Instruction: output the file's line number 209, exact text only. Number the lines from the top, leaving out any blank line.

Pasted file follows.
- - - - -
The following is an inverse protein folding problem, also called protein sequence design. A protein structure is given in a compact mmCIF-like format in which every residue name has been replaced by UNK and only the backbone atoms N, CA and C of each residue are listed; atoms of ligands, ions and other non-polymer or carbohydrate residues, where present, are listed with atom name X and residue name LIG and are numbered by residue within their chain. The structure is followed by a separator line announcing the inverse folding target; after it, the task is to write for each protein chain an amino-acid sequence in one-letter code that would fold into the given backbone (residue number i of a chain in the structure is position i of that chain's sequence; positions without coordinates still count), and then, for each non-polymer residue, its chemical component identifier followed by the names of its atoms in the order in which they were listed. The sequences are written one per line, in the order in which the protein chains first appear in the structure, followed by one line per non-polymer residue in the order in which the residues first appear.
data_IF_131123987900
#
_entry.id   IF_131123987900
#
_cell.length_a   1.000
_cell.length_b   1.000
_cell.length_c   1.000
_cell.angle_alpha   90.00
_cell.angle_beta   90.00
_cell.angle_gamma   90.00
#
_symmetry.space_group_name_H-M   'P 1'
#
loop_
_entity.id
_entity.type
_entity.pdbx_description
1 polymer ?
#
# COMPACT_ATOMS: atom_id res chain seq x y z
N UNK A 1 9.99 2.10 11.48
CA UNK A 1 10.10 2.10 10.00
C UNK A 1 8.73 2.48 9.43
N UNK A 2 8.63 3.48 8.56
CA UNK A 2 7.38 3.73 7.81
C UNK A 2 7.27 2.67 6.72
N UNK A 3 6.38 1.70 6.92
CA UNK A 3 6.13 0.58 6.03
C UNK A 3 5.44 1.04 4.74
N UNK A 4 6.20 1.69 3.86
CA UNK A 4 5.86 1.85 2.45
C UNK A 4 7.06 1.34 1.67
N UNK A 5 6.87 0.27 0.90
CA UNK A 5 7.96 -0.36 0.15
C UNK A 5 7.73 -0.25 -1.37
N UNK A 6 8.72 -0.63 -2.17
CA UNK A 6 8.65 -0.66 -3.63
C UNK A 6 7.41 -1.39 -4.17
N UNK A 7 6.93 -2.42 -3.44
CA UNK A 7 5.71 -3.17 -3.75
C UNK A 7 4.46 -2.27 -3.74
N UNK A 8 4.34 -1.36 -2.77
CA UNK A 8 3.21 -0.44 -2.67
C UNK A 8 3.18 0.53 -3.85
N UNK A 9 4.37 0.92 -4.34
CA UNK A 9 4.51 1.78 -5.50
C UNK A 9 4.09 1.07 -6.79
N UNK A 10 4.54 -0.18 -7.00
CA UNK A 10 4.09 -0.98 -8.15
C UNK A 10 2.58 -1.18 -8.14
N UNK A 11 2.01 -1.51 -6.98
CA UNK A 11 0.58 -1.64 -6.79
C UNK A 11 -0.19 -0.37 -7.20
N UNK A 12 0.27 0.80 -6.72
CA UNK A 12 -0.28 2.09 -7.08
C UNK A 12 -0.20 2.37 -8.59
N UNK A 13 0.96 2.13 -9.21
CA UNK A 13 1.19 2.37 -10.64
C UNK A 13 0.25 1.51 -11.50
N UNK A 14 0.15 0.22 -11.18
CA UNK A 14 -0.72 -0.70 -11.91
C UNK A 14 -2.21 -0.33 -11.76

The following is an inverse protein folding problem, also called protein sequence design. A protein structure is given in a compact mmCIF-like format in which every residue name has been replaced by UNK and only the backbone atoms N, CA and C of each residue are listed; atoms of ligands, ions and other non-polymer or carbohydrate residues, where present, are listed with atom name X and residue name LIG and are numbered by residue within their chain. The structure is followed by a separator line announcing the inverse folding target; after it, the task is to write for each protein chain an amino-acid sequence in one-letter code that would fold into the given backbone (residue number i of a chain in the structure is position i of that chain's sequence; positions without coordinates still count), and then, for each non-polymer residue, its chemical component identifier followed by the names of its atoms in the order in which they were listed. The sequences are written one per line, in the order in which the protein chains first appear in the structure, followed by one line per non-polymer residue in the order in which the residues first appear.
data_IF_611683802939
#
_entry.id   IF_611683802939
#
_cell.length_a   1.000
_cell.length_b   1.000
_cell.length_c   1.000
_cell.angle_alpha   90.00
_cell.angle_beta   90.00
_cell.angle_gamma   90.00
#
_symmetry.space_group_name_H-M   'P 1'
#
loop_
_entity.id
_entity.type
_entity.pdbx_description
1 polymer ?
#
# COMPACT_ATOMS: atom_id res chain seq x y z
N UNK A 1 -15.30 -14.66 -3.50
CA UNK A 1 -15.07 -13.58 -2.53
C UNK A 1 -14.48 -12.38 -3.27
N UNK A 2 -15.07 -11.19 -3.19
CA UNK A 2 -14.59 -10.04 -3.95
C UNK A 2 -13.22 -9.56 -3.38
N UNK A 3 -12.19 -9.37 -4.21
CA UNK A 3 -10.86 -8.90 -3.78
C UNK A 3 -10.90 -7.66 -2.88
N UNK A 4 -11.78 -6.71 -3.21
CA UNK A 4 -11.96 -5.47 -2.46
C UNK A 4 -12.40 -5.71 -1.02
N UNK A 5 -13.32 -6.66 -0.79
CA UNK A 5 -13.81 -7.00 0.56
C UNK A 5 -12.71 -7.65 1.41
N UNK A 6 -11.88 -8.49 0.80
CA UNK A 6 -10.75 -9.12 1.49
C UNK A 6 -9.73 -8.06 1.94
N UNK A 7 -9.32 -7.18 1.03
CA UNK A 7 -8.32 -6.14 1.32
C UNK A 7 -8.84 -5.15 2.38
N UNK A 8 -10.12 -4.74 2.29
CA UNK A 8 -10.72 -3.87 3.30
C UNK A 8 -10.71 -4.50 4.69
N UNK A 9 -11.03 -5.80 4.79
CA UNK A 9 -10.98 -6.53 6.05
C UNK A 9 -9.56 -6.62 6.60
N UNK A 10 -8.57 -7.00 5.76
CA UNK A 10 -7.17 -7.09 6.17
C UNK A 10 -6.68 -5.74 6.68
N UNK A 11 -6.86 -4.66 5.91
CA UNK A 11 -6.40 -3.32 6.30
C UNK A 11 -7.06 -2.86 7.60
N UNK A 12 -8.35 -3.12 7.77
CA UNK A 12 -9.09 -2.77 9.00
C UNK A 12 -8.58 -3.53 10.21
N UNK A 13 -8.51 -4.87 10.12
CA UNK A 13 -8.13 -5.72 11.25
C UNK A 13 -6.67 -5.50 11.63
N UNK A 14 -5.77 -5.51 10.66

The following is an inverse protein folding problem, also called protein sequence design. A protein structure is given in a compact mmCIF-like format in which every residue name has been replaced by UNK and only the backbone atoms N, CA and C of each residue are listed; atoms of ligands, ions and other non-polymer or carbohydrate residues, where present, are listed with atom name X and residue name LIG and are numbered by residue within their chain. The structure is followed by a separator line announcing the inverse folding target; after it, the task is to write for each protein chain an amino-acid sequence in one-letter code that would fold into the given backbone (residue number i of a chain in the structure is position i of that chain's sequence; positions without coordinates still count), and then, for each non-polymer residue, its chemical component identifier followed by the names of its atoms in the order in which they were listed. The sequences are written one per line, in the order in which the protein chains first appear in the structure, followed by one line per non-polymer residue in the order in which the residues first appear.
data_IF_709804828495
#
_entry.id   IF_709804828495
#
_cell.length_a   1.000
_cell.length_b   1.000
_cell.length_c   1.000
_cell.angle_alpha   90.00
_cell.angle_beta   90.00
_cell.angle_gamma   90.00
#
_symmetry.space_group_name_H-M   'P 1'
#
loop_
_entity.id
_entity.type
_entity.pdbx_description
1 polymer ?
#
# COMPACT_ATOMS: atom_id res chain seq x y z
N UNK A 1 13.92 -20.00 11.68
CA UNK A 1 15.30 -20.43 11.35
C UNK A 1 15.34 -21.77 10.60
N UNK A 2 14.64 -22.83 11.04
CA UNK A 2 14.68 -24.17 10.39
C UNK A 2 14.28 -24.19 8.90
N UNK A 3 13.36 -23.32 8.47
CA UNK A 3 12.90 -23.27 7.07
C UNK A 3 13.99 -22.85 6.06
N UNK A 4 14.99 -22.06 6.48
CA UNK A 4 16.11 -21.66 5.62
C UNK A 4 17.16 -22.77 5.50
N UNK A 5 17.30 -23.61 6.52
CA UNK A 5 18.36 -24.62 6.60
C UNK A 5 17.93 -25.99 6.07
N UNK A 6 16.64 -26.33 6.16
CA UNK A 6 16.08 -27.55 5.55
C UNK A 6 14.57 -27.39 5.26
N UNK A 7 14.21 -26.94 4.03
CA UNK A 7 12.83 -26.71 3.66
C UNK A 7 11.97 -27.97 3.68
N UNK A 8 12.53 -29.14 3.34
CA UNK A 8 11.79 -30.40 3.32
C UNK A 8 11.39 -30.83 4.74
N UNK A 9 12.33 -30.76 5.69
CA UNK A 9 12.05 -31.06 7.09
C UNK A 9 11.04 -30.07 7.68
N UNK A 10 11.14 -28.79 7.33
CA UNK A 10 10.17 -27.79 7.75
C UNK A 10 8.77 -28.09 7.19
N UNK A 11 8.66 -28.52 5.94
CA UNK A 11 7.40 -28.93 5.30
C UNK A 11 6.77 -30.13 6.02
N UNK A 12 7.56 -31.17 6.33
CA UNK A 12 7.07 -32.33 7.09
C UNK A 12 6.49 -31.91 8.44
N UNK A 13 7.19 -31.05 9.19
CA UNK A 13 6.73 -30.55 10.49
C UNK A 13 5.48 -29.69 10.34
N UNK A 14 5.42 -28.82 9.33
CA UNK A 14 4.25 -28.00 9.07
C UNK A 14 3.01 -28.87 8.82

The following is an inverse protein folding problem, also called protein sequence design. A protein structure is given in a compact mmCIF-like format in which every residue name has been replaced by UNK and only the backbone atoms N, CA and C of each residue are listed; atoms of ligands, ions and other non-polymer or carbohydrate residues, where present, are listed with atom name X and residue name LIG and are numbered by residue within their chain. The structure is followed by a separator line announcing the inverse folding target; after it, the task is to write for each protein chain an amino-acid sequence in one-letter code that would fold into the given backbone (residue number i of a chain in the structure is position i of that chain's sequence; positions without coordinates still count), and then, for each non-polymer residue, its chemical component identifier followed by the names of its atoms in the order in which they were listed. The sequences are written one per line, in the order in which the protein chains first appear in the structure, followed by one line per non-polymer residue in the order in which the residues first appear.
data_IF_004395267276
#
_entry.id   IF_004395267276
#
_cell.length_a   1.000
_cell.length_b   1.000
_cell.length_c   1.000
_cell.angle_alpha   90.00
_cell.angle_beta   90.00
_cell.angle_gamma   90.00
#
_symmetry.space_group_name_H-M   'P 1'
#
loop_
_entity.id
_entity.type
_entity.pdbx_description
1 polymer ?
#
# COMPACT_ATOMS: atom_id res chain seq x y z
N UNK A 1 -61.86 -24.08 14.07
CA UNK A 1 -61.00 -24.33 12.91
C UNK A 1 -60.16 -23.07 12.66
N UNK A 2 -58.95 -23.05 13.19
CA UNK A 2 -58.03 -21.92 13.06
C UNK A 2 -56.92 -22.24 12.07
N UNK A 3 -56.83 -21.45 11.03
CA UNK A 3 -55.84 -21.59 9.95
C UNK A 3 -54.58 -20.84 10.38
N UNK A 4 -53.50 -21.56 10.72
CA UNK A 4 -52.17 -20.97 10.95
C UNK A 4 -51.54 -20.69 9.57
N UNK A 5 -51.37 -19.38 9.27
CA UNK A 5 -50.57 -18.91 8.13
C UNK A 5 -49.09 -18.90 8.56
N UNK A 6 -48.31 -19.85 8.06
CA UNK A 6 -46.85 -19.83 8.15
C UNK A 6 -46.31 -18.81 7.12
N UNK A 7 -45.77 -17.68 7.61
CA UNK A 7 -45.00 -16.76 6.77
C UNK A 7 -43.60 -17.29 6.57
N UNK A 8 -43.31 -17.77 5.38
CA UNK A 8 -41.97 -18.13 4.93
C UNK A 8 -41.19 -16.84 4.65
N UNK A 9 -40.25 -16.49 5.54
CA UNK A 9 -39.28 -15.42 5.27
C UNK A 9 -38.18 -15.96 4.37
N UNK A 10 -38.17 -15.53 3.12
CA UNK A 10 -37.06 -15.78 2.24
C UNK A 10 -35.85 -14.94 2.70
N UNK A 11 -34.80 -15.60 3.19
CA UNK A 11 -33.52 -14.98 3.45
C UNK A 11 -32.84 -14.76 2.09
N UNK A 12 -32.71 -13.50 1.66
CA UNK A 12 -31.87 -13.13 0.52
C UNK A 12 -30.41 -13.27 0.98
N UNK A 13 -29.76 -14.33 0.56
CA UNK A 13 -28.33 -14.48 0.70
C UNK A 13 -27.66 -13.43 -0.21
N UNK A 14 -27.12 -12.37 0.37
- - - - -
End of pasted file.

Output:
N UNK A 1 -61.86 -24.08 14.07